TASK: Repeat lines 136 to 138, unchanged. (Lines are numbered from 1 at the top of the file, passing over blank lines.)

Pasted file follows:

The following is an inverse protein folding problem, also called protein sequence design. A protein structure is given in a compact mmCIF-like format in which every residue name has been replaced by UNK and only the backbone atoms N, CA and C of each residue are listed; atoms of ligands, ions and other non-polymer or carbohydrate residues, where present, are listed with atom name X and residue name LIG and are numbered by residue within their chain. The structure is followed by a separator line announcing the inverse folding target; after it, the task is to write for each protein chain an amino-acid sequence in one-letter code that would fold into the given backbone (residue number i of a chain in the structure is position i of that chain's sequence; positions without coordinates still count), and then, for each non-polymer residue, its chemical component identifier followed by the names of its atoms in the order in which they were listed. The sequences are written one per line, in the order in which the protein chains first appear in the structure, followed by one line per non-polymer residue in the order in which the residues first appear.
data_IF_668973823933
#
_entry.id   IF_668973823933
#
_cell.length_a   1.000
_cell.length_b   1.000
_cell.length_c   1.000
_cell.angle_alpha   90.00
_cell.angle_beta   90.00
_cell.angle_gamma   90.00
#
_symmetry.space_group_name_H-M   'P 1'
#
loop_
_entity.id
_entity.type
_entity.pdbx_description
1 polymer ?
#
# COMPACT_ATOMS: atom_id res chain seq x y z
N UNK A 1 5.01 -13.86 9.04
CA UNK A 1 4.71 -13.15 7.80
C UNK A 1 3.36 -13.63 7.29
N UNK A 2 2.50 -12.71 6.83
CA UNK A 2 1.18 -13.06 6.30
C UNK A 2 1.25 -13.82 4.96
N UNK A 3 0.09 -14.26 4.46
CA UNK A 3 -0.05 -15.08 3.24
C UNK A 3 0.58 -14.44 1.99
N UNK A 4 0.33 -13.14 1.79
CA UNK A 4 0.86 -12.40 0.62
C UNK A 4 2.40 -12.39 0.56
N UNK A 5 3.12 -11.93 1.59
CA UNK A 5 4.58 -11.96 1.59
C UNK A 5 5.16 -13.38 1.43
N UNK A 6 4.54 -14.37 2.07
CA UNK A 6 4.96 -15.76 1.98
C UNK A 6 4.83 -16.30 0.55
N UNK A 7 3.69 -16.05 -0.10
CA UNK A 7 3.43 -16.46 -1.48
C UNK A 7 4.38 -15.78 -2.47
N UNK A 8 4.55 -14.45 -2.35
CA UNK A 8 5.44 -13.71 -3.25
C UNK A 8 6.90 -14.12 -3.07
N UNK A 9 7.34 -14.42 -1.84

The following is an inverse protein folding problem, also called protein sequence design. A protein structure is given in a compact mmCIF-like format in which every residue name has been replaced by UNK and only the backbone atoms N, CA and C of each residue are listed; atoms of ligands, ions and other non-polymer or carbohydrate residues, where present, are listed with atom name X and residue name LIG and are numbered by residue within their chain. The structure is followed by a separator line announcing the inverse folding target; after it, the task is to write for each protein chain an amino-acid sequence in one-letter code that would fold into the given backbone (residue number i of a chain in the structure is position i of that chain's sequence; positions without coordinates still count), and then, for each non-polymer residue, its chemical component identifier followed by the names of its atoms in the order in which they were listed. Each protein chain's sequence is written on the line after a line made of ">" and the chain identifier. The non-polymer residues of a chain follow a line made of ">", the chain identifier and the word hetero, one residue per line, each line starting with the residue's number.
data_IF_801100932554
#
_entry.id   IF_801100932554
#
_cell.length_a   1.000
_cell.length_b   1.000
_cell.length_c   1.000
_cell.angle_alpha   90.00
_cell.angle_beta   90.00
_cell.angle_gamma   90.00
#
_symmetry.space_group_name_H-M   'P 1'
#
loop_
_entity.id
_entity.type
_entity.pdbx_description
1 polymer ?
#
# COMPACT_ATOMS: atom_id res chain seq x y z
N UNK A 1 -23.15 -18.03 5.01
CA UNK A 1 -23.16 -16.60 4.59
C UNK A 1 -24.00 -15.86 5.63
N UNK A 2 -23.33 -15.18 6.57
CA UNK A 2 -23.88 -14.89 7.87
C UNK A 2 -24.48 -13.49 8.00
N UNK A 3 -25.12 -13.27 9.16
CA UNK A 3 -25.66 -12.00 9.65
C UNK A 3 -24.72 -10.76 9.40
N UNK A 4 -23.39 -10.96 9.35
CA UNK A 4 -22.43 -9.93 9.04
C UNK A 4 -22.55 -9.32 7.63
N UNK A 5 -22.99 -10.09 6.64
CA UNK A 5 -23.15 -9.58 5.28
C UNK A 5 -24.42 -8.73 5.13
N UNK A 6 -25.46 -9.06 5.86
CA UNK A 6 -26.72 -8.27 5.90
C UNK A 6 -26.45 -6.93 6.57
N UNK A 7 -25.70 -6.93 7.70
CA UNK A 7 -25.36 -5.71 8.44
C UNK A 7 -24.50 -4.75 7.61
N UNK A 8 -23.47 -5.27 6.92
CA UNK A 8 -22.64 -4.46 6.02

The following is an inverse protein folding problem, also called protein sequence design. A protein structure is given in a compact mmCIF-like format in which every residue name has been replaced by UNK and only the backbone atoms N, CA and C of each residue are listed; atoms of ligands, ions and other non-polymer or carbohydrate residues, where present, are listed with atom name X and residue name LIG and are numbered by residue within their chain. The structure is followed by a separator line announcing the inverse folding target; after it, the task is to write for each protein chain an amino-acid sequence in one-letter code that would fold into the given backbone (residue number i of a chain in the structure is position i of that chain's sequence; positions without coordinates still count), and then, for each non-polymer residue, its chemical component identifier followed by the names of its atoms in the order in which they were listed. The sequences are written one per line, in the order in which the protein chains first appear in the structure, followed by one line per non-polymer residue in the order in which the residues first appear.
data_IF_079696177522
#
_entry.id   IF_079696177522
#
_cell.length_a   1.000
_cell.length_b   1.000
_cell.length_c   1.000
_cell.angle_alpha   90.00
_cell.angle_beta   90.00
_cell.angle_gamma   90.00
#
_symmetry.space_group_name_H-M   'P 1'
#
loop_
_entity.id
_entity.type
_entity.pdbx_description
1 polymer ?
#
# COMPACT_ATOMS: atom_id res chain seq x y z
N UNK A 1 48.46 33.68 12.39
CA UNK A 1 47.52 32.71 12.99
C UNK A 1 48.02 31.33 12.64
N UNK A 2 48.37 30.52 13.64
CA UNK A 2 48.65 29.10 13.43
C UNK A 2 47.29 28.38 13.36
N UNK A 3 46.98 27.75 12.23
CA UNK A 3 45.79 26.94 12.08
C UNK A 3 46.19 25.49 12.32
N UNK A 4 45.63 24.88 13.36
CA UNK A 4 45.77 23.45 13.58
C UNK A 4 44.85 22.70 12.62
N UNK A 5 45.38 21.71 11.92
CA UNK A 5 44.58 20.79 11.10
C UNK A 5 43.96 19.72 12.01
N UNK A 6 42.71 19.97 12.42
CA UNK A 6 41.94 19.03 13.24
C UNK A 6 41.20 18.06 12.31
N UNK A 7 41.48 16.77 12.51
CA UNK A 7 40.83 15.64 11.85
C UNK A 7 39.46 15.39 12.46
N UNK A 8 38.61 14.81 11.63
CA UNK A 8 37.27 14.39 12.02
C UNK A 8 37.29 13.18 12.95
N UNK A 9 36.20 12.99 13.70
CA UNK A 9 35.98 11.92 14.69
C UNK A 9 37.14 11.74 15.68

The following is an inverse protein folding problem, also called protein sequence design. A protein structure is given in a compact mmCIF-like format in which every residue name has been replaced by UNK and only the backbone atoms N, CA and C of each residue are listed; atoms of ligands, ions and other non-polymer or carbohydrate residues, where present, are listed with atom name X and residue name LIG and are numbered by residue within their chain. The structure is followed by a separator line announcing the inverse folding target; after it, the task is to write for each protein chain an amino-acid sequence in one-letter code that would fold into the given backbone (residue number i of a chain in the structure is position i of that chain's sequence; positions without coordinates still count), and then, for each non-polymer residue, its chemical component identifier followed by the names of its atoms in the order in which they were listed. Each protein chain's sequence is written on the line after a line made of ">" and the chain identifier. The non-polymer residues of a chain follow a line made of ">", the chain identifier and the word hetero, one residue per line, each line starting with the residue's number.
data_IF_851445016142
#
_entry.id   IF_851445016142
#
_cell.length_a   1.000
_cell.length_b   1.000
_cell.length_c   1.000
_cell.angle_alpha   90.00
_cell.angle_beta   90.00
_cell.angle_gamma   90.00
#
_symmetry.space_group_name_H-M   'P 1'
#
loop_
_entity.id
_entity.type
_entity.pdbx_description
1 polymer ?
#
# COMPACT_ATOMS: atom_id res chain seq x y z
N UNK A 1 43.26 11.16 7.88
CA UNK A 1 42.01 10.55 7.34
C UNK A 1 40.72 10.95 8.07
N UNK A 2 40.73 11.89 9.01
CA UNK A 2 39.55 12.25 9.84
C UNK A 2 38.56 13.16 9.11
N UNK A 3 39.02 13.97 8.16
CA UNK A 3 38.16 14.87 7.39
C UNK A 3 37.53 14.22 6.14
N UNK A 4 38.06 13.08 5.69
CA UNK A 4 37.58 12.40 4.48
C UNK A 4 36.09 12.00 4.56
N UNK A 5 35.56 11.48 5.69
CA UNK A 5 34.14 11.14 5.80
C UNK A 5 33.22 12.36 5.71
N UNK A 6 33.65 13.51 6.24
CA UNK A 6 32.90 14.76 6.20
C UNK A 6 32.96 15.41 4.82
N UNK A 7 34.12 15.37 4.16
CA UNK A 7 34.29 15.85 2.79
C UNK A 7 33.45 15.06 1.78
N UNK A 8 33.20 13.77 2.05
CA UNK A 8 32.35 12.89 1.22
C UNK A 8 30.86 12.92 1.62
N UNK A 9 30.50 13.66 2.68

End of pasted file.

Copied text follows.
N UNK A 9 36.20 12.99 13.70
CA UNK A 9 35.98 11.92 14.69
C UNK A 9 37.14 11.74 15.68